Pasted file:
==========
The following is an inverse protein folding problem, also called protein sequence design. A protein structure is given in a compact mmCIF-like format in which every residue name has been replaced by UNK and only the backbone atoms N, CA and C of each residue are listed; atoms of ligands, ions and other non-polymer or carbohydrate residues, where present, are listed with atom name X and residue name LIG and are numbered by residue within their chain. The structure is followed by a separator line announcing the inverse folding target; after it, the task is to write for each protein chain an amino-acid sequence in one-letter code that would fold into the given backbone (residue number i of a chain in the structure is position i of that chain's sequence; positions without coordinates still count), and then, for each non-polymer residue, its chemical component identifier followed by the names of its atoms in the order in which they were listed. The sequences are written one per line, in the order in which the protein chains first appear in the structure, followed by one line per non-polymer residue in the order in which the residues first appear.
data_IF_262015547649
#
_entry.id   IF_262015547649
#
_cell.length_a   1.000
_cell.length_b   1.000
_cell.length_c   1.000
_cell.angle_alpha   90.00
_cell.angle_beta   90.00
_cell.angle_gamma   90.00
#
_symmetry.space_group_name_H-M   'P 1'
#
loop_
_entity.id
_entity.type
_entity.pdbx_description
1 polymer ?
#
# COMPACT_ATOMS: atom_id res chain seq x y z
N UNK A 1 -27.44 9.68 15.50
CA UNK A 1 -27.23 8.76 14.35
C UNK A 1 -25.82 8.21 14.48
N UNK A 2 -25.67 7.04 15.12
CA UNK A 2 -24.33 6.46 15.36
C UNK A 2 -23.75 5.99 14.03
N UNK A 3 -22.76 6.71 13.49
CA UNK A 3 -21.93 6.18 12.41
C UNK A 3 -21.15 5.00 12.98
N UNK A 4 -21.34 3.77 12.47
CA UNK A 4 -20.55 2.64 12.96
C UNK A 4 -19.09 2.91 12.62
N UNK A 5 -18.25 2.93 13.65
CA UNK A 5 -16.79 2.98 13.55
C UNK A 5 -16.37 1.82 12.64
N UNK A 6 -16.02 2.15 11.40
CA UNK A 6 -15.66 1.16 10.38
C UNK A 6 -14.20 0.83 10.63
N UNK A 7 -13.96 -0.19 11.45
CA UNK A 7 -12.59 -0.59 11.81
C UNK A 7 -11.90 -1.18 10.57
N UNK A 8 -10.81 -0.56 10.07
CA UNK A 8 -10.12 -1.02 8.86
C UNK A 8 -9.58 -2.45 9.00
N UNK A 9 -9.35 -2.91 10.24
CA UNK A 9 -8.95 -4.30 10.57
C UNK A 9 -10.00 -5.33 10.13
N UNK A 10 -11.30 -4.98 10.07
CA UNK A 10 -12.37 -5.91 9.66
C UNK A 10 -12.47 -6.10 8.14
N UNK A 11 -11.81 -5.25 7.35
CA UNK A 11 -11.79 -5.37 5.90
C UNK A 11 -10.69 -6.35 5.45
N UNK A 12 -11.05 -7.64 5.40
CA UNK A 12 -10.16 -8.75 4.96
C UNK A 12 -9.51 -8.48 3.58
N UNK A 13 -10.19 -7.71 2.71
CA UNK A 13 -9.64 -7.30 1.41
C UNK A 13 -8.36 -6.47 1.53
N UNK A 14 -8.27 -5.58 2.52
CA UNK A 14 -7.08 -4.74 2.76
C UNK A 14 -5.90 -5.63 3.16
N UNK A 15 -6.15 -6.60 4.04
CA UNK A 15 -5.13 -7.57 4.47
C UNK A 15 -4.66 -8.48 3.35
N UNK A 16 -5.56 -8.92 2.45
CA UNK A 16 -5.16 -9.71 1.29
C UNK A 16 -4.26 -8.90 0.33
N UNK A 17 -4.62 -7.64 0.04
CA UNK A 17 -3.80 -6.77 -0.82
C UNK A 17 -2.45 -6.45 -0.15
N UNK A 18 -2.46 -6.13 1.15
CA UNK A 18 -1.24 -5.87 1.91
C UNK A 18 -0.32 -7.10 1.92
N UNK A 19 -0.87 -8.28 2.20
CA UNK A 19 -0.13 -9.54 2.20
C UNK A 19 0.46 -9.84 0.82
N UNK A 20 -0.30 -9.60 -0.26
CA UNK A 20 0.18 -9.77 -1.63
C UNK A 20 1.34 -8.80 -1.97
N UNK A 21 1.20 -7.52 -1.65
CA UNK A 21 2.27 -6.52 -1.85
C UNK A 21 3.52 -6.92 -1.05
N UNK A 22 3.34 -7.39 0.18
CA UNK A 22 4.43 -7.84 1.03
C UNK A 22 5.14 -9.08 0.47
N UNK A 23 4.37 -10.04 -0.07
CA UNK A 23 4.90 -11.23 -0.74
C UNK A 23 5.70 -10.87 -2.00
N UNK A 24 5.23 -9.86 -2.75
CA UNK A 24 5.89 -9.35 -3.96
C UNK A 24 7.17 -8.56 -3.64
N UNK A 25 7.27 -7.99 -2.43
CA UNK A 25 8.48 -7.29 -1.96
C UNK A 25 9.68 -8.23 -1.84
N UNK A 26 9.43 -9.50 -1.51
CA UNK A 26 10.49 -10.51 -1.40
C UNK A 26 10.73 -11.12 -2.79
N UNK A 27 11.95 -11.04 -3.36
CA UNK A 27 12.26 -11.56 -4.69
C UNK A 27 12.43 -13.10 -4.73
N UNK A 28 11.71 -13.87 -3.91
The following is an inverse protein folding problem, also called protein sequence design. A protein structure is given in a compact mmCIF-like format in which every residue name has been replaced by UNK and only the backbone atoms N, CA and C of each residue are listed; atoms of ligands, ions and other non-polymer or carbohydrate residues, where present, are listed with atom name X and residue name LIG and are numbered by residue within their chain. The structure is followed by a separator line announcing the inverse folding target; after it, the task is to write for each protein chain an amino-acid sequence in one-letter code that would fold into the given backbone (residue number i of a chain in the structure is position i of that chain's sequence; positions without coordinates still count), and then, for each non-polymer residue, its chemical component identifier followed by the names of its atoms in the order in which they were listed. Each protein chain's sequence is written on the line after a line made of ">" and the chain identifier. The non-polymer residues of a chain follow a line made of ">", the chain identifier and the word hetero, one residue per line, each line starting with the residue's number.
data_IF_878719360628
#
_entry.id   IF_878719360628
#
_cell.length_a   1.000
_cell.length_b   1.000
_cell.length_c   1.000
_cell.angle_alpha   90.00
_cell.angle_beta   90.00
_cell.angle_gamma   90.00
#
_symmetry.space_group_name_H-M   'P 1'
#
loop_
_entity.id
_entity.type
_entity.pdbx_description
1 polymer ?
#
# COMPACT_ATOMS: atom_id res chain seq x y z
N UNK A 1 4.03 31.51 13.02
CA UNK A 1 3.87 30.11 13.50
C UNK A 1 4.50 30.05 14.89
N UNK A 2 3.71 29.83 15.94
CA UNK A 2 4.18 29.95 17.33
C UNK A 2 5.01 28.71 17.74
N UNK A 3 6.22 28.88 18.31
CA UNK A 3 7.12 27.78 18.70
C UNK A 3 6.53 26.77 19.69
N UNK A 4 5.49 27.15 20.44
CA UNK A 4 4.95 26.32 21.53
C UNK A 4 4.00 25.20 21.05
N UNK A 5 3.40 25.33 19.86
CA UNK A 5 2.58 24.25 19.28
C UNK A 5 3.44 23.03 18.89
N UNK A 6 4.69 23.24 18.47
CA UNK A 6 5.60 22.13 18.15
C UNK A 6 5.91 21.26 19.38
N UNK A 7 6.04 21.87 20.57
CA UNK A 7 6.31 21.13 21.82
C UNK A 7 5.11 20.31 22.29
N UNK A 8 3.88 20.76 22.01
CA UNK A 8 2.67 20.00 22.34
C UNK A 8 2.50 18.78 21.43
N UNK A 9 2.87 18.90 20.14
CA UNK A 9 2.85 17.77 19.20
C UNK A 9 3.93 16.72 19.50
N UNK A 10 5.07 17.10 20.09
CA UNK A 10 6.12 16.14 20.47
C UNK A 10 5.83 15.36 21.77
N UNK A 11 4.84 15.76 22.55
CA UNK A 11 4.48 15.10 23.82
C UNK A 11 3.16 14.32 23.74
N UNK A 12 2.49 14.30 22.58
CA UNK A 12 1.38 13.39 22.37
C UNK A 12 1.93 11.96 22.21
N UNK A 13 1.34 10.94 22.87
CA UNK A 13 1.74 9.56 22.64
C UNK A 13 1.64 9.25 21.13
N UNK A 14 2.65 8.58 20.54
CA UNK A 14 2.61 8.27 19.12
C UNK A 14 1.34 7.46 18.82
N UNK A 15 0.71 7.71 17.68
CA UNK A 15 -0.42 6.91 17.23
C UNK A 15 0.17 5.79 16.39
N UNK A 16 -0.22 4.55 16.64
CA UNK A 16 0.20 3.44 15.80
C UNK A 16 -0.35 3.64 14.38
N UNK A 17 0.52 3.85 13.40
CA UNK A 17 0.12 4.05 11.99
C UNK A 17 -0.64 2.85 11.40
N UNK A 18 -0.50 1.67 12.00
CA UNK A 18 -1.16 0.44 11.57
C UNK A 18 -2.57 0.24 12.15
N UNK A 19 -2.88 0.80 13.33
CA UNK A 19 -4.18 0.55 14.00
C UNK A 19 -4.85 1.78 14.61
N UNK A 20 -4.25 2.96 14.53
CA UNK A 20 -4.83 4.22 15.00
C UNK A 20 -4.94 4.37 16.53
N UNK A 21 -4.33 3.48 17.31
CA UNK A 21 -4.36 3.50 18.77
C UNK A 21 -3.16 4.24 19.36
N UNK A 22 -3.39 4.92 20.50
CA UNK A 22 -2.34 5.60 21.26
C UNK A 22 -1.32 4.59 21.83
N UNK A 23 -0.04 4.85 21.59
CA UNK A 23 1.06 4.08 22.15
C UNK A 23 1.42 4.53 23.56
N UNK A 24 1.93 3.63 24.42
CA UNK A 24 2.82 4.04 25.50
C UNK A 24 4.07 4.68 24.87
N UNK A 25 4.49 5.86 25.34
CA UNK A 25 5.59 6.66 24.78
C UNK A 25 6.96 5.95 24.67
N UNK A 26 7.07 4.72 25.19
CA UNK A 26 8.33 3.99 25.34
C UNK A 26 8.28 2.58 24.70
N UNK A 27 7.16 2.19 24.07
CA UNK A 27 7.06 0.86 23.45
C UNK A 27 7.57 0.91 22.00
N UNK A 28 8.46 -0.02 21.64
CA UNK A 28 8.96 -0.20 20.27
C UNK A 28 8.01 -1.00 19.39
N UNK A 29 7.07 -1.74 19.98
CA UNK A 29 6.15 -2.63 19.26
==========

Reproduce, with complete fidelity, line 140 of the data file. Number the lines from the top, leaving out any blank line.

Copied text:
N UNK A 6 4.69 23.24 18.47